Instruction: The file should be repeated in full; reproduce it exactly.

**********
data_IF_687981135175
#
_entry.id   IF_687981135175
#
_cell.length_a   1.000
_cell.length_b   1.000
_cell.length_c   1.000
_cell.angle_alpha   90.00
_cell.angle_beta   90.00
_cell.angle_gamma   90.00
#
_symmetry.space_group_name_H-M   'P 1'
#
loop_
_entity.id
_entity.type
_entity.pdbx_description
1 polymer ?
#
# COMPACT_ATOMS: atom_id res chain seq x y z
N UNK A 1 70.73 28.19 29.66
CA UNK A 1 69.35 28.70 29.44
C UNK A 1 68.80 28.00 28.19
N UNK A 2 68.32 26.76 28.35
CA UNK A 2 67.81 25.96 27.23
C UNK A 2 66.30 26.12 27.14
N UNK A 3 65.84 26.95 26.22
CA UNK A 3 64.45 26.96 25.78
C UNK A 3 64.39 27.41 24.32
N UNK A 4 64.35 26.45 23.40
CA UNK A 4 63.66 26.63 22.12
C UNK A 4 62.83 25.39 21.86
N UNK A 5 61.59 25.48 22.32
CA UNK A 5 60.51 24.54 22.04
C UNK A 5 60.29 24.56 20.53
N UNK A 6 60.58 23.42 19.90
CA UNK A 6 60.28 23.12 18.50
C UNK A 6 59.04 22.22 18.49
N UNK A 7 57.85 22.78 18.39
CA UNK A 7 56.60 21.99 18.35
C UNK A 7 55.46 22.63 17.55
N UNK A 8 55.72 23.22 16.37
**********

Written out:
data_IF_687981135175
#
_entry.id   IF_687981135175
#
_cell.length_a   1.000
_cell.length_b   1.000
_cell.length_c   1.000
_cell.angle_alpha   90.00
_cell.angle_beta   90.00
_cell.angle_gamma   90.00
#
_symmetry.space_group_name_H-M   'P 1'
#
loop_
_entity.id
_entity.type
_entity.pdbx_description
1 polymer ?
#
# COMPACT_ATOMS: atom_id res chain seq x y z
N UNK A 1 70.73 28.19 29.66
CA UNK A 1 69.35 28.70 29.44
C UNK A 1 68.80 28.00 28.19
N UNK A 2 68.32 26.76 28.35
CA UNK A 2 67.81 25.96 27.23
C UNK A 2 66.30 26.12 27.14
N UNK A 3 65.84 26.95 26.22
CA UNK A 3 64.45 26.96 25.78
C UNK A 3 64.39 27.41 24.32
N UNK A 4 64.35 26.45 23.40
CA UNK A 4 63.66 26.63 22.12
C UNK A 4 62.83 25.39 21.86
N UNK A 5 61.59 25.48 22.32
CA UNK A 5 60.51 24.54 22.04
C UNK A 5 60.29 24.56 20.53
N UNK A 6 60.58 23.42 19.90
CA UNK A 6 60.28 23.12 18.50
C UNK A 6 59.04 22.22 18.49
N UNK A 7 57.85 22.78 18.39
CA UNK A 7 56.60 21.99 18.35
C UNK A 7 55.46 22.63 17.55
N UNK A 8 55.72 23.22 16.37